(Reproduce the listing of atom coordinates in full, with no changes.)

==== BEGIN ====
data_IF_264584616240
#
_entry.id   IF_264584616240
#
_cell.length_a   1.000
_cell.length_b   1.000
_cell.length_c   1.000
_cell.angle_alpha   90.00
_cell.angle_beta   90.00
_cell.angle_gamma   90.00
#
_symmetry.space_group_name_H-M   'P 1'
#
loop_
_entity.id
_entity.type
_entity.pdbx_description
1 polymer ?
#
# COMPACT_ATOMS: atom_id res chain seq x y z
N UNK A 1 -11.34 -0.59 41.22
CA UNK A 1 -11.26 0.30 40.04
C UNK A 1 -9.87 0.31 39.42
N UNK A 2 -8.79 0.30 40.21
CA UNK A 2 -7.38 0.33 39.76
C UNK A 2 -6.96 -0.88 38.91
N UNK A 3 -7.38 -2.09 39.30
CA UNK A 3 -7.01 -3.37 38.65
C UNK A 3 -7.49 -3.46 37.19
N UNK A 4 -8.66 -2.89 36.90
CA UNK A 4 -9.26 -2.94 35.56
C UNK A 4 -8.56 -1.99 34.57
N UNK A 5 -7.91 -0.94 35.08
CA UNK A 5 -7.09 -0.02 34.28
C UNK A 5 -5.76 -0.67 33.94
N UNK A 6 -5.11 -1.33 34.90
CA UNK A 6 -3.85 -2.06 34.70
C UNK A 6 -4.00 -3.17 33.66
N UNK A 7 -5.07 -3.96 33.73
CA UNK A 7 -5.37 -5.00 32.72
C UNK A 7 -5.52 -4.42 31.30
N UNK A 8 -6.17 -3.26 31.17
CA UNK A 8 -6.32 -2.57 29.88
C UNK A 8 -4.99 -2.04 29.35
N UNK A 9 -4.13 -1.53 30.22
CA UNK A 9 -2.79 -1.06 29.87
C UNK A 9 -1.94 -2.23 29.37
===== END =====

data_IF_264584616240
#
_entry.id   IF_264584616240
#
_cell.length_a   1.000
_cell.length_b   1.000
_cell.length_c   1.000
_cell.angle_alpha   90.00
_cell.angle_beta   90.00
_cell.angle_gamma   90.00
#
_symmetry.space_group_name_H-M   'P 1'
#
loop_
_entity.id
_entity.type
_entity.pdbx_description
1 polymer ?
#
# COMPACT_ATOMS: atom_id res chain seq x y z
N UNK A 1 -11.34 -0.59 41.22
CA UNK A 1 -11.26 0.30 40.04
C UNK A 1 -9.87 0.31 39.42
N UNK A 2 -8.79 0.30 40.21
CA UNK A 2 -7.38 0.33 39.76
C UNK A 2 -6.96 -0.88 38.91
N UNK A 3 -7.38 -2.09 39.30
CA UNK A 3 -7.01 -3.37 38.65
C UNK A 3 -7.49 -3.46 37.19
N UNK A 4 -8.66 -2.89 36.90
CA UNK A 4 -9.26 -2.94 35.56
C UNK A 4 -8.56 -1.99 34.57
N UNK A 5 -7.91 -0.94 35.08
CA UNK A 5 -7.09 -0.02 34.28
C UNK A 5 -5.76 -0.67 33.94
N UNK A 6 -5.11 -1.33 34.90
CA UNK A 6 -3.85 -2.06 34.70
C UNK A 6 -4.00 -3.17 33.66
N UNK A 7 -5.07 -3.96 33.73
CA UNK A 7 -5.37 -5.00 32.72
C UNK A 7 -5.52 -4.42 31.30
N UNK A 8 -6.17 -3.26 31.17
CA UNK A 8 -6.32 -2.57 29.88
C UNK A 8 -4.99 -2.04 29.35
N UNK A 9 -4.13 -1.53 30.22
CA UNK A 9 -2.79 -1.06 29.87
C UNK A 9 -1.94 -2.23 29.37